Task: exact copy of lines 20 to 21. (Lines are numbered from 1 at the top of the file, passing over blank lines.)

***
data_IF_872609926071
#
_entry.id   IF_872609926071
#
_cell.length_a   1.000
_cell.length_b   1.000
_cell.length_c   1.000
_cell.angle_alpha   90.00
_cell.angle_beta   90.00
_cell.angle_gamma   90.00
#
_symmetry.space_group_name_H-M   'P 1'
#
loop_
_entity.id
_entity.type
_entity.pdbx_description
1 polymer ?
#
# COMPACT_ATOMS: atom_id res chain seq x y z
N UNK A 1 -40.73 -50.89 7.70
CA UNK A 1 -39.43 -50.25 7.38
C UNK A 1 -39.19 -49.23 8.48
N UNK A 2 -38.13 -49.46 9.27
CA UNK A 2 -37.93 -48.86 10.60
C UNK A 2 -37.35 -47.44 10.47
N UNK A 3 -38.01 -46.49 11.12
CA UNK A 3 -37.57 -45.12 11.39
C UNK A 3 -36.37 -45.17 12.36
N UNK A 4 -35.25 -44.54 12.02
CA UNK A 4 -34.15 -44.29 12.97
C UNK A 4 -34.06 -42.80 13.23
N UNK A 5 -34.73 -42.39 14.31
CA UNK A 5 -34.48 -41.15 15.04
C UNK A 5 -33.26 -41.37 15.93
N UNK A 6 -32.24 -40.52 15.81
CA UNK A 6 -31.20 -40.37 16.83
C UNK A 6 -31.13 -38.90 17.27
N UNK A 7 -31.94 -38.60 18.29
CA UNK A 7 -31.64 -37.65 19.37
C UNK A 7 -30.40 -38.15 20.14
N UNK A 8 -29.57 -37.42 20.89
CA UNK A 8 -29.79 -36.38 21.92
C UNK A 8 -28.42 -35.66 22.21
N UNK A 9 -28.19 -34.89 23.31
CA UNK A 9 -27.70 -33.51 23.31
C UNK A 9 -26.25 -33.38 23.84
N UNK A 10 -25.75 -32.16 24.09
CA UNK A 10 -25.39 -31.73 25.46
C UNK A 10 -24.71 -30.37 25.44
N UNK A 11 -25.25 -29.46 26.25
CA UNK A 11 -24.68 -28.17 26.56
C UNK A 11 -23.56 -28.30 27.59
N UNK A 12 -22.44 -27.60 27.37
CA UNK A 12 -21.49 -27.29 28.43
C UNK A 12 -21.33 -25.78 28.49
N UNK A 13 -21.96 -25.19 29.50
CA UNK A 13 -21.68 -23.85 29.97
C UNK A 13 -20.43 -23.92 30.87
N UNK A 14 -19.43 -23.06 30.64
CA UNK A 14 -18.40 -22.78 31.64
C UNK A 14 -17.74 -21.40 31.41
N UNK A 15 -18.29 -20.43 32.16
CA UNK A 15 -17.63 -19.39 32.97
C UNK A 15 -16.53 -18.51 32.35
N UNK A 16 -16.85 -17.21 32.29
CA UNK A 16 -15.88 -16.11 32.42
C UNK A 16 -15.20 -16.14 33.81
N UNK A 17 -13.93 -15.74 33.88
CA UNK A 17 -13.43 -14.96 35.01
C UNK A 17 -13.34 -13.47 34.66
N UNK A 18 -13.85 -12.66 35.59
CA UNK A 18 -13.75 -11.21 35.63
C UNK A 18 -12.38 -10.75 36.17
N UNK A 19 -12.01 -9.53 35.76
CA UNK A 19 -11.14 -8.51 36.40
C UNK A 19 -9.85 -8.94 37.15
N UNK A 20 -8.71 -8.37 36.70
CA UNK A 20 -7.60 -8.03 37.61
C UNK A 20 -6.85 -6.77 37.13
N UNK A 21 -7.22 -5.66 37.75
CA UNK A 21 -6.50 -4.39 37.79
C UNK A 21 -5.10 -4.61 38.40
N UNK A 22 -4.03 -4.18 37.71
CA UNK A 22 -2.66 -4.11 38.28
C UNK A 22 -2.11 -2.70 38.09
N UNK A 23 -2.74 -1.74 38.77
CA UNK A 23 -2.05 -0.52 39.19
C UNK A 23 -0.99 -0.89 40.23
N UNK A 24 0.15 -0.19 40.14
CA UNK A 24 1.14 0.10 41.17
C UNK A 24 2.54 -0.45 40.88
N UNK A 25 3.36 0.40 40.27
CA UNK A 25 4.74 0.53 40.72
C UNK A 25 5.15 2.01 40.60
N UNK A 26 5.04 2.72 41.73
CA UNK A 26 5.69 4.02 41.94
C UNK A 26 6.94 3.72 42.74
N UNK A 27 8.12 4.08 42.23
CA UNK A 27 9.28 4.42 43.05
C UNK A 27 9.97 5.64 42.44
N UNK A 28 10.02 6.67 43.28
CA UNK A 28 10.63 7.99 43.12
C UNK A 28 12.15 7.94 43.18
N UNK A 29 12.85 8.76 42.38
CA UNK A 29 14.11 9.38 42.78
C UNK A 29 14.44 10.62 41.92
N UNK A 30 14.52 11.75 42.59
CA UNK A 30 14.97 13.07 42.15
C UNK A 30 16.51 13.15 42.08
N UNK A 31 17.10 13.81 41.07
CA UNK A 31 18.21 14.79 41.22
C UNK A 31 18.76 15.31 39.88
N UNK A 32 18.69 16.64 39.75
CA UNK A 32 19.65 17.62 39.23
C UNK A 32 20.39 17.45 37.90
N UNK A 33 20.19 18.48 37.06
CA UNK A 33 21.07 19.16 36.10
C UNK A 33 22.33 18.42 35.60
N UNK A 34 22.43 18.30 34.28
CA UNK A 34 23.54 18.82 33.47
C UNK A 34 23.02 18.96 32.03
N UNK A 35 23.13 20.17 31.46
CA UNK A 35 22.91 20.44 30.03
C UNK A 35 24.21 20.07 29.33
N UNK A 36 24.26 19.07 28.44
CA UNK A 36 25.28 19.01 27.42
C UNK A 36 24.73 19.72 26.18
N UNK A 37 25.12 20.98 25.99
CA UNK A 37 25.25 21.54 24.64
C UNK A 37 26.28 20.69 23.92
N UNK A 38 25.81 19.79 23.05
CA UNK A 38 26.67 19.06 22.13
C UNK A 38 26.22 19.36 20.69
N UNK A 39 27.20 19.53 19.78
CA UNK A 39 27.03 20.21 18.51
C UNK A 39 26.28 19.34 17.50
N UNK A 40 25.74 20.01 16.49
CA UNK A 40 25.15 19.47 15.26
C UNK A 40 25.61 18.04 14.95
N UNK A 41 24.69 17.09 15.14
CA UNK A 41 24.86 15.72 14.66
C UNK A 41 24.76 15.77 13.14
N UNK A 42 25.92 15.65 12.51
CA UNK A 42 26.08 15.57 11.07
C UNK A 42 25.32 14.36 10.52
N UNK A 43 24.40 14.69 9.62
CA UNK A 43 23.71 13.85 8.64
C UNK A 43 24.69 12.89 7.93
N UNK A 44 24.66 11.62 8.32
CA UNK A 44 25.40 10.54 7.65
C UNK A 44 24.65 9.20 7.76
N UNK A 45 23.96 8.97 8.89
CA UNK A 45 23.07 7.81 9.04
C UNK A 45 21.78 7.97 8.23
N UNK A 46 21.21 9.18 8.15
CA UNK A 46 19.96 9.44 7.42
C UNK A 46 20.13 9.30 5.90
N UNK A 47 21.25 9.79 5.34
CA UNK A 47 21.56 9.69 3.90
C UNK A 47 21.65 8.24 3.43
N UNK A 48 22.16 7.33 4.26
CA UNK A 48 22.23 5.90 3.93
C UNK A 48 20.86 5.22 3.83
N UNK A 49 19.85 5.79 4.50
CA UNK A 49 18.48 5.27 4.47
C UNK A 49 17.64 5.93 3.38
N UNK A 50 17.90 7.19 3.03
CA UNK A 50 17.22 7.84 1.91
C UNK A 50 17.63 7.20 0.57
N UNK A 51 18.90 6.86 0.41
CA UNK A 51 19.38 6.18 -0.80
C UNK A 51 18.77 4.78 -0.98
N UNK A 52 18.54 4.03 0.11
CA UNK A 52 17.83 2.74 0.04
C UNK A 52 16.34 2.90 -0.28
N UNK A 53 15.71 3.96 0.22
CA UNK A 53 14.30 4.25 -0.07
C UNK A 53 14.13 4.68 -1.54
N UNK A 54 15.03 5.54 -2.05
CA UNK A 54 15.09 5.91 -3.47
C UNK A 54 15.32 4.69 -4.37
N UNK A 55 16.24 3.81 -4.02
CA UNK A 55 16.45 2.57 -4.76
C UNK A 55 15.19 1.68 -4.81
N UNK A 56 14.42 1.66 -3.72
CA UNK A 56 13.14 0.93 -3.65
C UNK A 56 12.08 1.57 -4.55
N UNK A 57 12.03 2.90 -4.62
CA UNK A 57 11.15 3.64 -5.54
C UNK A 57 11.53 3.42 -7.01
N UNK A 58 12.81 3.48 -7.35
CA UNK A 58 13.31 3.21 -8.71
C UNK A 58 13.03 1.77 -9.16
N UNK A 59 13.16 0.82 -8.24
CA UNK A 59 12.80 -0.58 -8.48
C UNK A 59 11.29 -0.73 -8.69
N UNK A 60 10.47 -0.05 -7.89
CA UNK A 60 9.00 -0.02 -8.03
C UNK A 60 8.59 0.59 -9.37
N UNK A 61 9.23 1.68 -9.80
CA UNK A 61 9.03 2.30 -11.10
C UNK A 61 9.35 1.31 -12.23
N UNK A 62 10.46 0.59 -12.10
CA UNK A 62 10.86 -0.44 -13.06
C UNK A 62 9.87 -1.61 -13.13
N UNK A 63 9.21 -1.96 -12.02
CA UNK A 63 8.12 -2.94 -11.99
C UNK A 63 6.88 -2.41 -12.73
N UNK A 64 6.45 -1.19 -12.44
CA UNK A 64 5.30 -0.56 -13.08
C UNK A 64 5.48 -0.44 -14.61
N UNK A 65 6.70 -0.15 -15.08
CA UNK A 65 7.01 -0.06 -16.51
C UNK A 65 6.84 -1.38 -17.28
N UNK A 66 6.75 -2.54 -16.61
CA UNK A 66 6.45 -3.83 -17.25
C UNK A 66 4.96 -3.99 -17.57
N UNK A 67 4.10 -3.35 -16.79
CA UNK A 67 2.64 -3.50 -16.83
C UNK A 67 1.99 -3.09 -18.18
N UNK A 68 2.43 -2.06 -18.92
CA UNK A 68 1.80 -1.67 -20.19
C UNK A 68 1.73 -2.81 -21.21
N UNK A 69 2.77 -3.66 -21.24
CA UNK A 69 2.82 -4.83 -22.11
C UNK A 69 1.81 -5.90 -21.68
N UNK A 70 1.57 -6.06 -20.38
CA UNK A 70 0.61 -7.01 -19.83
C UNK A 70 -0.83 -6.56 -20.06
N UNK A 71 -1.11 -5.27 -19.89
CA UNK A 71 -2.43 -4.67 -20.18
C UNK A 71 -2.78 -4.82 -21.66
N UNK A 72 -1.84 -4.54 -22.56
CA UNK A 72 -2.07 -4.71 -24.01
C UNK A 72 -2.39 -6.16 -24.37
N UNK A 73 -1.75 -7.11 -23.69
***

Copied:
# COMPACT_ATOMS: atom_id res chain seq x y z
N UNK A 1 -40.73 -50.89 7.70